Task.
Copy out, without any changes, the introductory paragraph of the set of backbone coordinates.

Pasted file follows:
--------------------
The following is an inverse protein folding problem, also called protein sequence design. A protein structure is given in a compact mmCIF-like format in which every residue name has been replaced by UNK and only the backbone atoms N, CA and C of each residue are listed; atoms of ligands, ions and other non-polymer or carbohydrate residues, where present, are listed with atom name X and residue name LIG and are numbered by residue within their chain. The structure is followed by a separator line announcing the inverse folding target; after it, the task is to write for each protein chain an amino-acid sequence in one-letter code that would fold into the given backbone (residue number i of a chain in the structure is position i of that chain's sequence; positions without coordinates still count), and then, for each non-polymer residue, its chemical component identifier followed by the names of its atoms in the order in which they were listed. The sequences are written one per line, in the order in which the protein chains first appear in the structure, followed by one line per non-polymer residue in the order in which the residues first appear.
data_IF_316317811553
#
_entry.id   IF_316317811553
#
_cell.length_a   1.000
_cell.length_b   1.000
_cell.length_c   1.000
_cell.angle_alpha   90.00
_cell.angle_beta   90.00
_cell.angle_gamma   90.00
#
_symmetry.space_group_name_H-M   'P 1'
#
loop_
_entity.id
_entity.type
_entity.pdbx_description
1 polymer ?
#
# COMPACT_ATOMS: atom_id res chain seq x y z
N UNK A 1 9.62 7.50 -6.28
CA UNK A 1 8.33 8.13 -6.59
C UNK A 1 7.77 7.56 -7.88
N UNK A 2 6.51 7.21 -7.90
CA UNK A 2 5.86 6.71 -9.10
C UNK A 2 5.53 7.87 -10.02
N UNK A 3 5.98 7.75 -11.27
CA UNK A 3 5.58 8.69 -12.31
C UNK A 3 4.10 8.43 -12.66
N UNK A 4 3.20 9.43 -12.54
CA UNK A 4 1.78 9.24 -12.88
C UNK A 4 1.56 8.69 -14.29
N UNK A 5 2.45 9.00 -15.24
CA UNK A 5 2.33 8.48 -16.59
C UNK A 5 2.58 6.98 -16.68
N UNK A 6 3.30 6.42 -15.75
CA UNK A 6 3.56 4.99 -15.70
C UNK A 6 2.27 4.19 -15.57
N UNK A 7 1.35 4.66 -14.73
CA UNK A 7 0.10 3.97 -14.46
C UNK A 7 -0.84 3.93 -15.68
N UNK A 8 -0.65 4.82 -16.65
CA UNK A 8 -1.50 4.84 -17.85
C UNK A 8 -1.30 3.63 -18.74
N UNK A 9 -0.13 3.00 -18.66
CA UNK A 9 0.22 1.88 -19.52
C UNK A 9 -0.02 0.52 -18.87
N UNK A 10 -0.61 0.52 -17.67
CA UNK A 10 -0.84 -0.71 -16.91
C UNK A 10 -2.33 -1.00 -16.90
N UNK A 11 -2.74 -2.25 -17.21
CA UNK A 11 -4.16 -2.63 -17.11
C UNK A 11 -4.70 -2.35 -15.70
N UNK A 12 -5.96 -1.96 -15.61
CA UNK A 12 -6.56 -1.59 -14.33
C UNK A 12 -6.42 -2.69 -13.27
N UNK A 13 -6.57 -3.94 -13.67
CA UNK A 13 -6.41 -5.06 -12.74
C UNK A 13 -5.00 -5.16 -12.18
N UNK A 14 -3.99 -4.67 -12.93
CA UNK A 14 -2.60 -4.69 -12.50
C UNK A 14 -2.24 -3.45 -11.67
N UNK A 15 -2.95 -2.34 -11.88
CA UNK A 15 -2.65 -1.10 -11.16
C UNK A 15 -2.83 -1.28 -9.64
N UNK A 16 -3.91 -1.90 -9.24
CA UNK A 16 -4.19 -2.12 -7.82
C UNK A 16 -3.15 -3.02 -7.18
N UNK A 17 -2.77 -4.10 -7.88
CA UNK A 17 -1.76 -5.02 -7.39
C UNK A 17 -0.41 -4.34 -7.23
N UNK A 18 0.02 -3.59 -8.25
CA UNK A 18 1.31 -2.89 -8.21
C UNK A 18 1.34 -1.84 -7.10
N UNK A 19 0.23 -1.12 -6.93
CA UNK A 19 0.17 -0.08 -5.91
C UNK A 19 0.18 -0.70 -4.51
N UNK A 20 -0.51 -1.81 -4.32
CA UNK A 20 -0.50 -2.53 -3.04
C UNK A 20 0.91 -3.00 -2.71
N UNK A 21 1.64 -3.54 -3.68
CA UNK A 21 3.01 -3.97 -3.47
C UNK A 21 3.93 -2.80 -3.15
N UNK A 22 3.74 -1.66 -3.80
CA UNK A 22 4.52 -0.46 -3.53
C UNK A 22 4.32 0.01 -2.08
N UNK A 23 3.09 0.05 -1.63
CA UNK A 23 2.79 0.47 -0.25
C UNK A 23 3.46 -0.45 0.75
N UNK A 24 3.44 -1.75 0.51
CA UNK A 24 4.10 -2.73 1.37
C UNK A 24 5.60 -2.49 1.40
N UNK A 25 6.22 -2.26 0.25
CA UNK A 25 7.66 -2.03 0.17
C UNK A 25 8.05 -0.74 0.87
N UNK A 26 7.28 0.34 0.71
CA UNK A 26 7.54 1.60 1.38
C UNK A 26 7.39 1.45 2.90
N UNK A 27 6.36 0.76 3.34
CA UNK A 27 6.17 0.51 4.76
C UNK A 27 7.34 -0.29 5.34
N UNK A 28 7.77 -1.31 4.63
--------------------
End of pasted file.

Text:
The following is an inverse protein folding problem, also called protein sequence design. A protein structure is given in a compact mmCIF-like format in which every residue name has been replaced by UNK and only the backbone atoms N, CA and C of each residue are listed; atoms of ligands, ions and other non-polymer or carbohydrate residues, where present, are listed with atom name X and residue name LIG and are numbered by residue within their chain. The structure is followed by a separator line announcing the inverse folding target; after it, the task is to write for each protein chain an amino-acid sequence in one-letter code that would fold into the given backbone (residue number i of a chain in the structure is position i of that chain's sequence; positions without coordinates still count), and then, for each non-polymer residue, its chemical component identifier followed by the names of its atoms in the order in which they were listed. The sequences are written one per line, in the order in which the protein chains first appear in the structure, followed by one line per non-polymer residue in the order in which the residues first appear.